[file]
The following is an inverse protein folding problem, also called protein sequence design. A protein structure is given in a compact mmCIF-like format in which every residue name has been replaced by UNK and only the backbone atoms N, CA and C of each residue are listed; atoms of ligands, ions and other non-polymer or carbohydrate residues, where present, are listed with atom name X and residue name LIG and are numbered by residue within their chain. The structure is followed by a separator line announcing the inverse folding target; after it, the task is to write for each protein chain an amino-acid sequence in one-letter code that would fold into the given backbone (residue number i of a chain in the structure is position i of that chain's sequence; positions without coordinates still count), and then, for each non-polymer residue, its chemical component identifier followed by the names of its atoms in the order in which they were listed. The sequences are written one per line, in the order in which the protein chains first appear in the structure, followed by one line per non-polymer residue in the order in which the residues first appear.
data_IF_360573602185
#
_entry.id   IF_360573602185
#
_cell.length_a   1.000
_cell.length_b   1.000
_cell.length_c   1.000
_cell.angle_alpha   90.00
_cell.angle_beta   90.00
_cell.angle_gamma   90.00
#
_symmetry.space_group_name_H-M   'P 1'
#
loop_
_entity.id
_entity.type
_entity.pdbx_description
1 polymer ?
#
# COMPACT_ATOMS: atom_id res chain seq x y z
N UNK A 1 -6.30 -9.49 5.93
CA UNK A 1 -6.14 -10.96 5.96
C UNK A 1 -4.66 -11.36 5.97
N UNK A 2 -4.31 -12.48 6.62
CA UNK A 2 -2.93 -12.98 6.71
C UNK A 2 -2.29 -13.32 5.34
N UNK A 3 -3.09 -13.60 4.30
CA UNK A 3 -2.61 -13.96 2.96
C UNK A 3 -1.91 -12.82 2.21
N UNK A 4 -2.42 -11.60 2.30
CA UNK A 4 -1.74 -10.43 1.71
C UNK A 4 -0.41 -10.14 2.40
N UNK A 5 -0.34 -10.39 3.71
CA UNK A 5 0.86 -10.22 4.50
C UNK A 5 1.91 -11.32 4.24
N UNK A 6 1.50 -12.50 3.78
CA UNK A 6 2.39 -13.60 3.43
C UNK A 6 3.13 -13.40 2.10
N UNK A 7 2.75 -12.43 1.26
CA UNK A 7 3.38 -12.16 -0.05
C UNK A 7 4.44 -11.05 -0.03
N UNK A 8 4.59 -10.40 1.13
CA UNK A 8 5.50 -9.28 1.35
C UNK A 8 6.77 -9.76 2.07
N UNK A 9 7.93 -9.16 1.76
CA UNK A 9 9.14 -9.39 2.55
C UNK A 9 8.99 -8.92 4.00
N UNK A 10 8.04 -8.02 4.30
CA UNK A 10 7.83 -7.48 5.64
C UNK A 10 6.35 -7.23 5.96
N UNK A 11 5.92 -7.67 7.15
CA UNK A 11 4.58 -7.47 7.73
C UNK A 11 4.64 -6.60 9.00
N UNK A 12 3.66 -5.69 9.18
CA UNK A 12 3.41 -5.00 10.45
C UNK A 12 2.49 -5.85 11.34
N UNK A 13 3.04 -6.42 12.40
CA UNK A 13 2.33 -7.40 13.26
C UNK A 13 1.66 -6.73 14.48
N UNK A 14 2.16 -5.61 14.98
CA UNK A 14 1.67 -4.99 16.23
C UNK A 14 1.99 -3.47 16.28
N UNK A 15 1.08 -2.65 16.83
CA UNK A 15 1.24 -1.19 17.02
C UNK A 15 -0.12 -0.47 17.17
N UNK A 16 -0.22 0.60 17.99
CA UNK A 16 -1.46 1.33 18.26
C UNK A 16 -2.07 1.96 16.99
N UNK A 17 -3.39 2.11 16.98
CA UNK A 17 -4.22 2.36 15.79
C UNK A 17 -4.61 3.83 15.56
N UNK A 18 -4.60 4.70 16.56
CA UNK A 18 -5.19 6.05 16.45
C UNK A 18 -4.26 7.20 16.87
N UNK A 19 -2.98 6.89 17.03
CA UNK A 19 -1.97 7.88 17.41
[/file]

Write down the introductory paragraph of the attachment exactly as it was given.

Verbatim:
The following is an inverse protein folding problem, also called protein sequence design. A protein structure is given in a compact mmCIF-like format in which every residue name has been replaced by UNK and only the backbone atoms N, CA and C of each residue are listed; atoms of ligands, ions and other non-polymer or carbohydrate residues, where present, are listed with atom name X and residue name LIG and are numbered by residue within their chain. The structure is followed by a separator line announcing the inverse folding target; after it, the task is to write for each protein chain an amino-acid sequence in one-letter code that would fold into the given backbone (residue number i of a chain in the structure is position i of that chain's sequence; positions without coordinates still count), and then, for each non-polymer residue, its chemical component identifier followed by the names of its atoms in the order in which they were listed. The sequences are written one per line, in the order in which the protein chains first appear in the structure, followed by one line per non-polymer residue in the order in which the residues first appear.